What: All Issues : Aid to Less Advantaged People, at Home & Abroad : America's Poor : HR 3043. (Fiscal 2008 Labor-Health-Education spending) Foxx of North Carolina amendment that would increase special education grants while eliminating funding for “full service community schools”/On agreeing to the amendment (2007 house Roll Call 655)
 Who: All Members : New York, District 2 : King, Pete
[POW!]
 
HR 3043. (Fiscal 2008 Labor-Health-Education spending) Foxx of North Carolina amendment that would increase special education grants while eliminating funding for “full service community schools”/On agreeing to the amendment
house Roll Call 655     Jul 18, 2007
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Progressive Result
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This vote was on an amendment by Virginia Foxx, R-N.C., that would increase by $10 million educational grants for individuals with disabilities, and would pay for the increase by cutting the same amount of money from the Innovation and Improvement account.  The amendment was offered to the bill that funds the Labor, Health and Education departments in fiscal 2008.

Foxx said her amendment would essentially cancel a new grant program the underlying bill would create.  The grant program in the bill is for "full-service community schools," which provide students and their family with "community access to comprehensive services" such as nutrition, job training, health and dental care and other items.

"I am concerned we are moving schools away from focusing on the basics, academics. Our schools still have room for much improvement in ensuring all students are proficient in the basics of math, reading, writing, science and history. So why is the Federal Government sending money to turn schools into social, medical, educational job training hubs?" Foxx said.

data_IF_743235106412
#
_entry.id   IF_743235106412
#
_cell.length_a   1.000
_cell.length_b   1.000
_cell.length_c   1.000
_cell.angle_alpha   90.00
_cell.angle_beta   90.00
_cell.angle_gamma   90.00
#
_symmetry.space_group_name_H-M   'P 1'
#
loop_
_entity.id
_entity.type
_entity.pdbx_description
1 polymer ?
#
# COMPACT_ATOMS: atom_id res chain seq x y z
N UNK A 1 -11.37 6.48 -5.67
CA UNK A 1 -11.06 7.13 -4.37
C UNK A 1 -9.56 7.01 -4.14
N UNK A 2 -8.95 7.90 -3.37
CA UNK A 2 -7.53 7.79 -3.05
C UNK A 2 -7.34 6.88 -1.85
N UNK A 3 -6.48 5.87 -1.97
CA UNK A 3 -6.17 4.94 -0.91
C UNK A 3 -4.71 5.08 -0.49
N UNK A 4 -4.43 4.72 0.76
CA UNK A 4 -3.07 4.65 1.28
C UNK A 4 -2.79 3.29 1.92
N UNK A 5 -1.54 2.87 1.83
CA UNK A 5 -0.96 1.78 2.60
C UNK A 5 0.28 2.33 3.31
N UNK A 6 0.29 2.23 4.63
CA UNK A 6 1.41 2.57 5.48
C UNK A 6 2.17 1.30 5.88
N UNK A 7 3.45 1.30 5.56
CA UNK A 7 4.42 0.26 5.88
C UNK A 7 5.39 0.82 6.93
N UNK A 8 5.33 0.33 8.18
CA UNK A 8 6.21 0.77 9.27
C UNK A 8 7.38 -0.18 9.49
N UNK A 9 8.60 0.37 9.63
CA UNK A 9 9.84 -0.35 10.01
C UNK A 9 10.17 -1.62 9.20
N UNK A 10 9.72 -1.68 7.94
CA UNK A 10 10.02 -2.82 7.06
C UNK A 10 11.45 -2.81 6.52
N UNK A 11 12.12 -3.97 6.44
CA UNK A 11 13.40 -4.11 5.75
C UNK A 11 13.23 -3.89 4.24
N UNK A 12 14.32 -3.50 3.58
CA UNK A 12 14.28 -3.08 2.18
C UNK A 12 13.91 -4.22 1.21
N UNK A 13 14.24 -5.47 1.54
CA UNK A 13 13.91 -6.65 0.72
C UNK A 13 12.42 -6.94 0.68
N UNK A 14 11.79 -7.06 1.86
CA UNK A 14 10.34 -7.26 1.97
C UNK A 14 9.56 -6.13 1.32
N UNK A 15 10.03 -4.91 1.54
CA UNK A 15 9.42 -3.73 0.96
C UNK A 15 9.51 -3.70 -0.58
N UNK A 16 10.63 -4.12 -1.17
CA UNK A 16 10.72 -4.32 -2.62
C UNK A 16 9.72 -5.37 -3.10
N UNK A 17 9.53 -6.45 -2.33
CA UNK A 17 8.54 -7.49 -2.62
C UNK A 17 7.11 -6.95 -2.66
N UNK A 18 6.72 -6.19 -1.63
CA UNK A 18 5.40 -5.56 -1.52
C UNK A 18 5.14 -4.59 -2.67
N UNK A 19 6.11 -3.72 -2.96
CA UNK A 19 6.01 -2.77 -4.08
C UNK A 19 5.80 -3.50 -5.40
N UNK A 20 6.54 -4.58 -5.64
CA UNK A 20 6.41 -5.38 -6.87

David Obey, D-Wis., said the program is a modest one that is intended to help test the concept of making a school into a community center that includes academic enrichment activities as well as encouraging familial participation in a child's education. 

"It's meant to be a much more holistic educational experience than is usually found in an individual school. We believe that that deserves an opportunity to be tested," Obey said.  "Secondly, I would simply say that, lest this amendment be portrayed as an amendment that does anything significant for special education, I want to point out that this is an especially marginal amendment. The damage it does to the neighborhood school concept that we are trying to explore in the bill is far larger than the negligible impact that it has on the special education program."

The amendment was rejected by a vote of 186-241.  All but one Democrat present voted against the amendment (Nancy Boyda of Kansas).  Of Republicans present, 185 voted for the amendment and 13 voted against it.  The end result is that the amendment that would have shifted $10 million from a new community schooling grant program to special education funding was defeated.

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